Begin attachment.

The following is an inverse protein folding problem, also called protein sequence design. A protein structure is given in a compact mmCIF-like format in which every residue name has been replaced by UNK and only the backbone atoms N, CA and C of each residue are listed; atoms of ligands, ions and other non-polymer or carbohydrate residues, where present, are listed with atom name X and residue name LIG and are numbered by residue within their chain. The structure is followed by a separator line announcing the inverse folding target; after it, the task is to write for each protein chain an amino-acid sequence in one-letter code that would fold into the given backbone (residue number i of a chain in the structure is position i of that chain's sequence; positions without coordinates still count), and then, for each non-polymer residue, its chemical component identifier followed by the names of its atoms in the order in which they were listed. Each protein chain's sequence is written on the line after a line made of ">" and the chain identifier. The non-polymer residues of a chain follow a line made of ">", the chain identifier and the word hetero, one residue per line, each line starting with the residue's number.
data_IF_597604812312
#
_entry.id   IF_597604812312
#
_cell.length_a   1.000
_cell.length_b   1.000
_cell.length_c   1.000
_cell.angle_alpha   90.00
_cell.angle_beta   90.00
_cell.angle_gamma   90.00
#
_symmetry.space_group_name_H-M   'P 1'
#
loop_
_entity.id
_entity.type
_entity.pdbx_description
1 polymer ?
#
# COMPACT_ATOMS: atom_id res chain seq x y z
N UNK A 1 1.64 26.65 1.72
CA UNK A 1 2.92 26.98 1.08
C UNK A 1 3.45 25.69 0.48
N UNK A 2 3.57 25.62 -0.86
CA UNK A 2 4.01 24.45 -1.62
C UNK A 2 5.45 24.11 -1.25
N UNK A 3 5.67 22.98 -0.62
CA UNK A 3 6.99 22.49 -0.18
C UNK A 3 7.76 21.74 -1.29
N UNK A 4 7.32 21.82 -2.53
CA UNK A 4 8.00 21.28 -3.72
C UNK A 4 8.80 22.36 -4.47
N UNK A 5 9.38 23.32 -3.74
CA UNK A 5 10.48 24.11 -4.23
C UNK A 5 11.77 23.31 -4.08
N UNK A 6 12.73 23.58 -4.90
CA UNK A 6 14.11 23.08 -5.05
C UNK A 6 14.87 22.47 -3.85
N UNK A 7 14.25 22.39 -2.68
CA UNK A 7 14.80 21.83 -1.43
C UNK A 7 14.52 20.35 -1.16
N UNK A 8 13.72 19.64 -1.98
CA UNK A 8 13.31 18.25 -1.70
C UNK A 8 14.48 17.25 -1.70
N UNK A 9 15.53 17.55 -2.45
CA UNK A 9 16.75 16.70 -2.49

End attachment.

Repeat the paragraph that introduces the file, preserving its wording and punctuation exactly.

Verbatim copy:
The following is an inverse protein folding problem, also called protein sequence design. A protein structure is given in a compact mmCIF-like format in which every residue name has been replaced by UNK and only the backbone atoms N, CA and C of each residue are listed; atoms of ligands, ions and other non-polymer or carbohydrate residues, where present, are listed with atom name X and residue name LIG and are numbered by residue within their chain. The structure is followed by a separator line announcing the inverse folding target; after it, the task is to write for each protein chain an amino-acid sequence in one-letter code that would fold into the given backbone (residue number i of a chain in the structure is position i of that chain's sequence; positions without coordinates still count), and then, for each non-polymer residue, its chemical component identifier followed by the names of its atoms in the order in which they were listed. Each protein chain's sequence is written on the line after a line made of ">" and the chain identifier. The non-polymer residues of a chain follow a line made of ">", the chain identifier and the word hetero, one residue per line, each line starting with the residue's number.